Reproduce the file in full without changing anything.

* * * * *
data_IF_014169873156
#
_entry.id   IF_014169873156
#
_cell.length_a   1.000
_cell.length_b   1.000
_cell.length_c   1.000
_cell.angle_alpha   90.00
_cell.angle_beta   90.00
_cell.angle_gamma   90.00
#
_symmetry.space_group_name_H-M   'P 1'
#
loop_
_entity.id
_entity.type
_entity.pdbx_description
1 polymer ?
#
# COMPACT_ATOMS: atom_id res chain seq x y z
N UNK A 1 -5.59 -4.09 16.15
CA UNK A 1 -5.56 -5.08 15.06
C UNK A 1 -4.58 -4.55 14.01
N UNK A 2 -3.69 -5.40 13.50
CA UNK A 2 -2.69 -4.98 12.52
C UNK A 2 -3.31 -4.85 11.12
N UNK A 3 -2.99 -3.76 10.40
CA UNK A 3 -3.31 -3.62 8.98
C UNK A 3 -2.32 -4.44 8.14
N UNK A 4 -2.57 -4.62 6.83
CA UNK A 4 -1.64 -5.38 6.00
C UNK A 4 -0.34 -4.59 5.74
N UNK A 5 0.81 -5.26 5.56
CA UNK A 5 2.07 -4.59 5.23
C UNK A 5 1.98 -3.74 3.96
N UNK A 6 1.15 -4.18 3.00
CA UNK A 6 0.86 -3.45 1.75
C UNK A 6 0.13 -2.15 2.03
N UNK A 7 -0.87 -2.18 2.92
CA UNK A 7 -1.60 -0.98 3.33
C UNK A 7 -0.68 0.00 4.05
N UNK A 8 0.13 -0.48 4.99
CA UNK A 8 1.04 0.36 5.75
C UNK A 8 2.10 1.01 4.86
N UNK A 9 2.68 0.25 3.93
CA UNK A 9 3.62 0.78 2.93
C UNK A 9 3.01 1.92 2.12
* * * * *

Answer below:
data_IF_014169873156
#
_entry.id   IF_014169873156
#
_cell.length_a   1.000
_cell.length_b   1.000
_cell.length_c   1.000
_cell.angle_alpha   90.00
_cell.angle_beta   90.00
_cell.angle_gamma   90.00
#
_symmetry.space_group_name_H-M   'P 1'
#
loop_
_entity.id
_entity.type
_entity.pdbx_description
1 polymer ?
#
# COMPACT_ATOMS: atom_id res chain seq x y z
N UNK A 1 -5.59 -4.09 16.15
CA UNK A 1 -5.56 -5.08 15.06
C UNK A 1 -4.58 -4.55 14.01
N UNK A 2 -3.69 -5.40 13.50
CA UNK A 2 -2.69 -4.98 12.52
C UNK A 2 -3.31 -4.85 11.12
N UNK A 3 -2.99 -3.76 10.40
CA UNK A 3 -3.31 -3.62 8.98
C UNK A 3 -2.32 -4.44 8.14
N UNK A 4 -2.57 -4.62 6.83
CA UNK A 4 -1.64 -5.38 6.00
C UNK A 4 -0.34 -4.59 5.74
N UNK A 5 0.81 -5.26 5.56
CA UNK A 5 2.07 -4.59 5.23
C UNK A 5 1.98 -3.74 3.96
N UNK A 6 1.15 -4.18 3.00
CA UNK A 6 0.86 -3.45 1.75
C UNK A 6 0.13 -2.15 2.03
N UNK A 7 -0.87 -2.18 2.92
CA UNK A 7 -1.60 -0.98 3.33
C UNK A 7 -0.68 0.00 4.05
N UNK A 8 0.13 -0.48 4.99
CA UNK A 8 1.04 0.36 5.75
C UNK A 8 2.10 1.01 4.86
N UNK A 9 2.68 0.25 3.93
CA UNK A 9 3.62 0.78 2.93
C UNK A 9 3.01 1.92 2.12